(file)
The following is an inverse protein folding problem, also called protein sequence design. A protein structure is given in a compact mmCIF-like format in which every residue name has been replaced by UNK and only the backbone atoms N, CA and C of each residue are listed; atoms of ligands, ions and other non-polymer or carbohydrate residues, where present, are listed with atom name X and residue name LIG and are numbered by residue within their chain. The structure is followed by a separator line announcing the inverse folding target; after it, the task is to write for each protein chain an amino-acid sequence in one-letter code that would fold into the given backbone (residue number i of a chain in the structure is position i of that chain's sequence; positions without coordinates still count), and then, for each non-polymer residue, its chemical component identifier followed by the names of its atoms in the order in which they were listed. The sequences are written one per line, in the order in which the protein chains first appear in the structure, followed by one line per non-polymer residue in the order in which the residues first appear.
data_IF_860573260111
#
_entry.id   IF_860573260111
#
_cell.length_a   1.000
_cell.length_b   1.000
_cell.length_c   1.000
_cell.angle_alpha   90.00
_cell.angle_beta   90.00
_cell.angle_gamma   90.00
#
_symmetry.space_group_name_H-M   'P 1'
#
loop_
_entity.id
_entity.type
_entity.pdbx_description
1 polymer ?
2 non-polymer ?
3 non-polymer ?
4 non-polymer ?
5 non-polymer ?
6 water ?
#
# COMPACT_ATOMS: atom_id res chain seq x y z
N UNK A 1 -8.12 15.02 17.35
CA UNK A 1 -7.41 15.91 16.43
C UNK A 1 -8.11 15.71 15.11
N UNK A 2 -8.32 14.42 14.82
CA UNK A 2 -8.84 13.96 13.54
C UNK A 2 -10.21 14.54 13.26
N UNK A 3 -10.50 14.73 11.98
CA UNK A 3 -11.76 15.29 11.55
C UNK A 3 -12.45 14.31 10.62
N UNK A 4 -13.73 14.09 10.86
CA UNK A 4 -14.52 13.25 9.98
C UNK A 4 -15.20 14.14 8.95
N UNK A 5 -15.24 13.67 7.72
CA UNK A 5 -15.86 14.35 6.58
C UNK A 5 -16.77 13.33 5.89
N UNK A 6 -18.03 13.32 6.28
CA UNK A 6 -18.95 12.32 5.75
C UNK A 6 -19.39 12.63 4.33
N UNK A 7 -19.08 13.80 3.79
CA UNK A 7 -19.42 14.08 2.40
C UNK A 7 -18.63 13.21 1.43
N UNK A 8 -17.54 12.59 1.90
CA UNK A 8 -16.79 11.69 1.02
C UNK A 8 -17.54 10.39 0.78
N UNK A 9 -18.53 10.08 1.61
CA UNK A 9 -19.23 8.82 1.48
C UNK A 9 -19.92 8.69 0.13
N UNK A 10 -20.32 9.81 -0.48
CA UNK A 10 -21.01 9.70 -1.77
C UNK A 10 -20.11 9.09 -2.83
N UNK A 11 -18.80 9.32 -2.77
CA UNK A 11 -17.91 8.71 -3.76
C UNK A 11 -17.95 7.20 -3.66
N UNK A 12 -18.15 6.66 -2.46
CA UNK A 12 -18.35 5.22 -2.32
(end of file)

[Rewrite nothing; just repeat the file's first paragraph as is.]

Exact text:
The following is an inverse protein folding problem, also called protein sequence design. A protein structure is given in a compact mmCIF-like format in which every residue name has been replaced by UNK and only the backbone atoms N, CA and C of each residue are listed; atoms of ligands, ions and other non-polymer or carbohydrate residues, where present, are listed with atom name X and residue name LIG and are numbered by residue within their chain. The structure is followed by a separator line announcing the inverse folding target; after it, the task is to write for each protein chain an amino-acid sequence in one-letter code that would fold into the given backbone (residue number i of a chain in the structure is position i of that chain's sequence; positions without coordinates still count), and then, for each non-polymer residue, its chemical component identifier followed by the names of its atoms in the order in which they were listed. The sequences are written one per line, in the order in which the protein chains first appear in the structure, followed by one line per non-polymer residue in the order in which the residues first appear.